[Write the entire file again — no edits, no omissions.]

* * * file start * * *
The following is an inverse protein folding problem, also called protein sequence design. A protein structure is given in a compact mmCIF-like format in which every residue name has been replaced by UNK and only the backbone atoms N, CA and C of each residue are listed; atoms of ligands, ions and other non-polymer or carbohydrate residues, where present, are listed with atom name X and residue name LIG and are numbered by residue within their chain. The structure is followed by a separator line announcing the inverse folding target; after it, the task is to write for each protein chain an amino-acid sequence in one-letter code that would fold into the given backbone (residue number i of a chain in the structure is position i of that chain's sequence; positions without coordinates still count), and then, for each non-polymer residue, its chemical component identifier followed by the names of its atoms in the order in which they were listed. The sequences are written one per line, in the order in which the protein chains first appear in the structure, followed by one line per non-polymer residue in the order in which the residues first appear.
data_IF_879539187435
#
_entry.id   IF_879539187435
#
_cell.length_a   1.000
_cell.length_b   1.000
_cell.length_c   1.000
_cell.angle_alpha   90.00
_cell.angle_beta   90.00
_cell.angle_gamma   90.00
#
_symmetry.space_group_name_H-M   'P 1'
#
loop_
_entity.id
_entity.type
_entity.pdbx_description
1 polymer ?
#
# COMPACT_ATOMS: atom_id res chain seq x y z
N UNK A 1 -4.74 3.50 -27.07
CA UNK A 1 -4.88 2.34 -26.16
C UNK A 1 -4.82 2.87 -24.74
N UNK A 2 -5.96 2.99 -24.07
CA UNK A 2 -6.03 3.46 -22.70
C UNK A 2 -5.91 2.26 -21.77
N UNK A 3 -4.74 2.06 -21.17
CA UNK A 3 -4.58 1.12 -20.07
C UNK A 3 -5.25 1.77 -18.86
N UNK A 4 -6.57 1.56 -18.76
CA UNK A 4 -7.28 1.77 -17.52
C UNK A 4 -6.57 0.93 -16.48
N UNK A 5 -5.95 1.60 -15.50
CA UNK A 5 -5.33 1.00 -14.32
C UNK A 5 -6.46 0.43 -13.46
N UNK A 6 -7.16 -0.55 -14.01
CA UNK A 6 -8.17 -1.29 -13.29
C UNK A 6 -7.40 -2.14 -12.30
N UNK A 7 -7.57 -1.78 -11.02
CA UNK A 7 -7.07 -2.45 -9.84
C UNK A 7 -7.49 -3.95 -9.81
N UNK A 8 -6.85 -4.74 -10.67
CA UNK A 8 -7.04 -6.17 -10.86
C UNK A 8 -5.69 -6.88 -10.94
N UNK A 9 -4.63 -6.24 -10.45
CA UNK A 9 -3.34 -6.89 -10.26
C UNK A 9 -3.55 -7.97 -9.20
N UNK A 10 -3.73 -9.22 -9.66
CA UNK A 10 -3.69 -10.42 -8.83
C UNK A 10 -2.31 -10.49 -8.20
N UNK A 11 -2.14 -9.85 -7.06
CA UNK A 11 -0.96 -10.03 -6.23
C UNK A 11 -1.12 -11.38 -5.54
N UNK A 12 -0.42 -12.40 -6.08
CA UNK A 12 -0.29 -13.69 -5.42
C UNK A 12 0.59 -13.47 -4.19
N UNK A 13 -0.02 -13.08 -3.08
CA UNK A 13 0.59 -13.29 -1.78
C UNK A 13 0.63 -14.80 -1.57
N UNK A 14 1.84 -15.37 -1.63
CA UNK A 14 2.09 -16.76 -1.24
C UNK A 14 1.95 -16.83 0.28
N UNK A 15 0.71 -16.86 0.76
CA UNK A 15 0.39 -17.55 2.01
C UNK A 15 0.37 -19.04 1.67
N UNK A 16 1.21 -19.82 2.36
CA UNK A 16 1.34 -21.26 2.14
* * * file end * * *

The following is an inverse protein folding problem, also called protein sequence design. A protein structure is given in a compact mmCIF-like format in which every residue name has been replaced by UNK and only the backbone atoms N, CA and C of each residue are listed; atoms of ligands, ions and other non-polymer or carbohydrate residues, where present, are listed with atom name X and residue name LIG and are numbered by residue within their chain. The structure is followed by a separator line announcing the inverse folding target; after it, the task is to write for each protein chain an amino-acid sequence in one-letter code that would fold into the given backbone (residue number i of a chain in the structure is position i of that chain's sequence; positions without coordinates still count), and then, for each non-polymer residue, its chemical component identifier followed by the names of its atoms in the order in which they were listed. The sequences are written one per line, in the order in which the protein chains first appear in the structure, followed by one line per non-polymer residue in the order in which the residues first appear.
data_IF_879539187435
#
_entry.id   IF_879539187435
#
_cell.length_a   1.000
_cell.length_b   1.000
_cell.length_c   1.000
_cell.angle_alpha   90.00
_cell.angle_beta   90.00
_cell.angle_gamma   90.00
#
_symmetry.space_group_name_H-M   'P 1'
#
loop_
_entity.id
_entity.type
_entity.pdbx_description
1 polymer ?
#
# COMPACT_ATOMS: atom_id res chain seq x y z
N UNK A 1 -4.74 3.50 -27.07
CA UNK A 1 -4.88 2.34 -26.16
C UNK A 1 -4.82 2.87 -24.74
N UNK A 2 -5.96 2.99 -24.07
CA UNK A 2 -6.03 3.46 -22.70
C UNK A 2 -5.91 2.26 -21.77
N UNK A 3 -4.74 2.06 -21.17
CA UNK A 3 -4.58 1.12 -20.07
C UNK A 3 -5.25 1.77 -18.86
N UNK A 4 -6.57 1.56 -18.76
CA UNK A 4 -7.28 1.77 -17.52
C UNK A 4 -6.57 0.93 -16.48
N UNK A 5 -5.95 1.60 -15.50
CA UNK A 5 -5.33 1.00 -14.32
C UNK A 5 -6.46 0.43 -13.46
N UNK A 6 -7.16 -0.55 -14.01
CA UNK A 6 -8.17 -1.29 -13.29
C UNK A 6 -7.40 -2.14 -12.30
N UNK A 7 -7.57 -1.78 -11.02
CA UNK A 7 -7.07 -2.45 -9.84
C UNK A 7 -7.49 -3.95 -9.81
N UNK A 8 -6.85 -4.74 -10.67
CA UNK A 8 -7.04 -6.17 -10.86
C UNK A 8 -5.69 -6.88 -10.94
N UNK A 9 -4.63 -6.24 -10.45
CA UNK A 9 -3.34 -6.89 -10.26
C UNK A 9 -3.55 -7.97 -9.20
N UNK A 10 -3.73 -9.22 -9.66
CA UNK A 10 -3.69 -10.42 -8.83
C UNK A 10 -2.31 -10.49 -8.20
N UNK A 11 -2.14 -9.85 -7.06
CA UNK A 11 -0.96 -10.03 -6.23
C UNK A 11 -1.12 -11.38 -5.54
N UNK A 12 -0.42 -12.40 -6.08
CA UNK A 12 -0.29 -13.69 -5.42
C UNK A 12 0.59 -13.47 -4.19
N UNK A 13 -0.02 -13.08 -3.08
CA UNK A 13 0.59 -13.29 -1.78
C UNK A 13 0.63 -14.80 -1.57
N UNK A 14 1.84 -15.37 -1.63
CA UNK A 14 2.09 -16.76 -1.24
C UNK A 14 1.95 -16.83 0.28
N UNK A 15 0.71 -16.86 0.76
CA UNK A 15 0.39 -17.55 2.01
C UNK A 15 0.37 -19.04 1.67
N UNK A 16 1.21 -19.82 2.36
CA UNK A 16 1.34 -21.26 2.14